History of Namibia Part II

By | May 8, 2021

The inglorious main role in this war was played by the Commander-in-Chief of the German Defense Force, Lieutenant General Lothar von Trotha. In his notorious ‘extermination order’ of October 2, 1904, von Trotha declared the Herero – men, women and children – practically ‘outlawed’ and thereby expanded the initially ‘normal war’ into an extermination campaign. The protection force blocked the way back out of the arid Omaheke, the Herero were trapped and died of thirst. Only a few managed to flee to Botswana or (in a roundabout way) to return to more water-rich areas of Namibia.

According to computergees, the number of Herero killed in the Herero War (including women and children) is discussed quite controversially in the literature. Some sources put up to 85,000 fallen Herero, others estimate the number to be significantly lower. In any case, a large part of the Herero living at the time died as a result of this war. The Herero War is therefore now classified by most historians as genocide (and has now also been recognized as such by the German government) and is considered one of the darkest chapters in German colonial history.

Here is an excerpt from the notorious extermination order issued by Lieutenant General Lothar von Trotha on October 2, 1904:

“… The Hereros are no longer German subjects…. Within the German border, every Herero is shot with and without a rifle, with and without cattle. I no longer take in women and children, drive them back to their people or leave them shoot them too.

These are my words to the Herero people.

The great general of the mighty German Kaiser. – v. Trotha ”

(Source: quoted from Spraul (1988), GWU 12, pp. 723, 728, in: Eicker, Steffen (2009): Der Deutsch-Herero-Krieg und das Völkerrecht. Writings on international and public law. Vol. 80. Peter Lang Verlag: Frankfurt, Berlin, Bern, p. 63.)

The 600-page dissertation by Steffen Eicker cited here is certainly one of the studies that investigated the Herero War and its effects on the relationship between Germany and Namibia, which has continued to this day (see also section “Foreign policy: Relations between Namibia and Germany “) most comprehensively and competently.

With the outbreak of World War I, the conflicts between the Allies and the German Empire quickly spread to Namibia. As early as July 1915, the outnumbered German Schutztruppe had to capitulate to the South African armed forces advancing north. After the end of World War I, “German South West Africa” became a mandate area of the League of Nations through the Versailles Treaty of 1919, before the League of Nations transferred the administration of Namibia to South Africa as a trust territory in 1921.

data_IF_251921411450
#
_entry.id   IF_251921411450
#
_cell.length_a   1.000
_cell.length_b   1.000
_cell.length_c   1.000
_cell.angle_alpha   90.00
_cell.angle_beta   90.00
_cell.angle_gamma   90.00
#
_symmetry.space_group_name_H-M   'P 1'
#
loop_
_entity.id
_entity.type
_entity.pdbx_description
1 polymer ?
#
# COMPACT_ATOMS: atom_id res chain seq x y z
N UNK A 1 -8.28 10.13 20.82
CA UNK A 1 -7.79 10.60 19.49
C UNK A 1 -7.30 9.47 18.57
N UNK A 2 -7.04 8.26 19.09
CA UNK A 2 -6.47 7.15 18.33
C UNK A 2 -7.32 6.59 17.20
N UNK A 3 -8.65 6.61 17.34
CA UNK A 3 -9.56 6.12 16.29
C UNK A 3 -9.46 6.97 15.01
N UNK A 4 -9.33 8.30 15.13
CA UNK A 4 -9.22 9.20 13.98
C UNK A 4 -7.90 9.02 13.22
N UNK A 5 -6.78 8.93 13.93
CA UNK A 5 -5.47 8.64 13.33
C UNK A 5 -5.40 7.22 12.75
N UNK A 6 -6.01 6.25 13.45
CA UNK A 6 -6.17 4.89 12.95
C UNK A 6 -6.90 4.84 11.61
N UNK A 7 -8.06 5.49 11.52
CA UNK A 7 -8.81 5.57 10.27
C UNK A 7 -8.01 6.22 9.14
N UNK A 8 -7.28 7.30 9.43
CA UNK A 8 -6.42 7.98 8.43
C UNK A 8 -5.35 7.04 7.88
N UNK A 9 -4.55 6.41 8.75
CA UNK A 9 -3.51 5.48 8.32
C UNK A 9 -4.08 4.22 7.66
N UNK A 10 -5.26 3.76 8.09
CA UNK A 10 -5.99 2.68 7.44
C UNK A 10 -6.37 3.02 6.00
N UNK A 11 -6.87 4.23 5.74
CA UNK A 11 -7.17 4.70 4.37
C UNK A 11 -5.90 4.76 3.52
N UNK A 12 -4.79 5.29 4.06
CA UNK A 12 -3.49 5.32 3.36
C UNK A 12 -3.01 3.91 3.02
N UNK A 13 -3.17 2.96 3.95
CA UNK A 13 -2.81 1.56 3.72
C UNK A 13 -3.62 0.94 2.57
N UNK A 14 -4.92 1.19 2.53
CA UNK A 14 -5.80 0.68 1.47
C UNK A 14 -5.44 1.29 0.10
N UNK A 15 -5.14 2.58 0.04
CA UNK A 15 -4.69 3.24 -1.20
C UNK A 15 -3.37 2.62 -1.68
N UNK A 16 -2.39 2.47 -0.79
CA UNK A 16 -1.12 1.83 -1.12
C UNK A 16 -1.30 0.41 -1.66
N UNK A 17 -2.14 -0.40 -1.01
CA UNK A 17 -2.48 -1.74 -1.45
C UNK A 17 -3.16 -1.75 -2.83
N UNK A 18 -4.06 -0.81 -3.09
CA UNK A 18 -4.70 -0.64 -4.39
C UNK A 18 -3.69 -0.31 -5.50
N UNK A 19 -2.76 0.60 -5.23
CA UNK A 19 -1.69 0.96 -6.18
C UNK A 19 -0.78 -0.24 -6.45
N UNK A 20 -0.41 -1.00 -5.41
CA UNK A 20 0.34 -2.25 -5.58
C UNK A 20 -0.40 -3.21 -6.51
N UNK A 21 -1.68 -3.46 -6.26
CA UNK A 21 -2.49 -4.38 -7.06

After the First World War, around 6,400 of the 13,000 Germans living in Namibia at the time were deported to Germany. In 1921 South Africa took over the administration of Namibia as a mandate area of the League of Nations. In the following decades, South Africa repeatedly laid claim to Namibia and de facto administered it as its fifth province.

In the course of the decolonization of Africa after the Second World War, a growing national consciousness and the striving for independence also developed in Namibia among the local population. In particular, the abolition of the apartheid laws introduced by South Africa, which massively disadvantaged non-white Namibians and degraded them to second-class people, was called for.

In 1960 the ‘Ovamboland People’s Organization (OPO)’, founded in 1958, was transformed into the ‘South West African People’s Organization (SWAPO)’. From then on, SWAPO formed the international political mouthpiece of the non-white Namibians. At the end of 1966, the UN (in its function as the successor to the League of Nations) withdrew South Africa’s trust mandate for Namibia, which South Africa did not recognize. This event marked the beginning of the Namibian War of Independence, an ‘asymmetrical’ bush war that lasted almost a quarter of a century between the SWAPO guerrillas on the one hand and the South African military and paramilitaries on the other.

In the following two decades, South Africa came under increasing pressure from the international community to give Namibia independence. At the same time, South Africa became increasingly isolated through political and economic boycotts. Political milestones on the way to independence were a series of UN resolutions between 1966 and 1989. In these resolutions, among other things, the occupation of Namibia by South Africa is declared illegal and the SWAPO is recognized as the only legal representative of the Namibian people. Of particularly far-reaching importance was UN resolution 435 (September 29, 1978), which called for the South African administration to withdraw from Namibia, a ceasefire and free elections under UN supervision.

The so-called ” gym conference ” played an important role in the ‘nation building’. Together with UN Resolution 435, this dialogue laid the foundations for Namibia’s independence.

However, it was to take another decade before Resolution 435 was actually implemented and the first free elections took place from November 7th to 11th, 1989 under UN supervision. Shortly afterwards, on March 21, 1990, Namibia finally gained independence.

An important boost for Namibia’s independence came from the end of the white apartheid regime in South Africa, which was already emerging. Nelson Mandela, who had only recently been released from custody, was one of the guests of honor at the Independence Stadium in Windhoek when Namibia gained independence on March 21, 1990.

The equestrian monument in Windhoek